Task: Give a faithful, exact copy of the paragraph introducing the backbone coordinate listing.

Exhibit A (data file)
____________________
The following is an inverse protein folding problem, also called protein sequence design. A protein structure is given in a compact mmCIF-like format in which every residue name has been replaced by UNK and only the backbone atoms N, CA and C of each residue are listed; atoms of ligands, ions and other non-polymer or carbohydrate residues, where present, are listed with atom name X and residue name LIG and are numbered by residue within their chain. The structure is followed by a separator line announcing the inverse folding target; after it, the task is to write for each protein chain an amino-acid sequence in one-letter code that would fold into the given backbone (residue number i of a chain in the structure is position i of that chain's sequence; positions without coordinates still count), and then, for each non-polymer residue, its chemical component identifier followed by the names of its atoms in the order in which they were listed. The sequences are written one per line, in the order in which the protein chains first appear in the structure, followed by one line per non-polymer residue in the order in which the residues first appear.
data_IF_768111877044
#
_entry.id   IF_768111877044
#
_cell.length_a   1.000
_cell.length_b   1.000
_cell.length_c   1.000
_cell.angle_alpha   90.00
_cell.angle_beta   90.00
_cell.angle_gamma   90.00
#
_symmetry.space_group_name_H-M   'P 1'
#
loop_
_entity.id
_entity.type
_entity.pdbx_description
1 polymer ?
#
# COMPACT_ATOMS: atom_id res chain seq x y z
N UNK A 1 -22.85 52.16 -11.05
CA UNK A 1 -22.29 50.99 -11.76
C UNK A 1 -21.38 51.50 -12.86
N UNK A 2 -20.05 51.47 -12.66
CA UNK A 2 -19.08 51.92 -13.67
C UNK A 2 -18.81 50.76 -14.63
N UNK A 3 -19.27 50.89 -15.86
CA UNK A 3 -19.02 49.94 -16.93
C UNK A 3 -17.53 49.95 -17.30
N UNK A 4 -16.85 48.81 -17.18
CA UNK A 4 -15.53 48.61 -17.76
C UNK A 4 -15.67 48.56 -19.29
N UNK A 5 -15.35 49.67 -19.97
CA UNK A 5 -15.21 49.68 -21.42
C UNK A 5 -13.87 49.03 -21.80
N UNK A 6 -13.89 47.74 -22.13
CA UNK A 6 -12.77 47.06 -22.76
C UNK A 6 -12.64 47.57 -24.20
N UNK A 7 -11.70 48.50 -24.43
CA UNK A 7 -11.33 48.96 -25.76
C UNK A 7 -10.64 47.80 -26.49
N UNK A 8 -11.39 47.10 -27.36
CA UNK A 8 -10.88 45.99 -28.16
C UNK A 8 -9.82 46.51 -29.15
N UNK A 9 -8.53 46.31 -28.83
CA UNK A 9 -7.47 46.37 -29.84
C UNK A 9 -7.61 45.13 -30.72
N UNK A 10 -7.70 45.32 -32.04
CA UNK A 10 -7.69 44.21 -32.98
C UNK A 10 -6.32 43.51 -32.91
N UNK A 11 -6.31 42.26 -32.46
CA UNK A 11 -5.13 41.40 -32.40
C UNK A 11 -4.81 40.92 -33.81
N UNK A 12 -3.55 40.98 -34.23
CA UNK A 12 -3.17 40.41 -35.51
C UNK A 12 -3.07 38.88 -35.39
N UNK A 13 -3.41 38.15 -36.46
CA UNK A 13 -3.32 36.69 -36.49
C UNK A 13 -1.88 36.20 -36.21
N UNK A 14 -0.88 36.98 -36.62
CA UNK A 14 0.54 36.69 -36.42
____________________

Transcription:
The following is an inverse protein folding problem, also called protein sequence design. A protein structure is given in a compact mmCIF-like format in which every residue name has been replaced by UNK and only the backbone atoms N, CA and C of each residue are listed; atoms of ligands, ions and other non-polymer or carbohydrate residues, where present, are listed with atom name X and residue name LIG and are numbered by residue within their chain. The structure is followed by a separator line announcing the inverse folding target; after it, the task is to write for each protein chain an amino-acid sequence in one-letter code that would fold into the given backbone (residue number i of a chain in the structure is position i of that chain's sequence; positions without coordinates still count), and then, for each non-polymer residue, its chemical component identifier followed by the names of its atoms in the order in which they were listed. The sequences are written one per line, in the order in which the protein chains first appear in the structure, followed by one line per non-polymer residue in the order in which the residues first appear.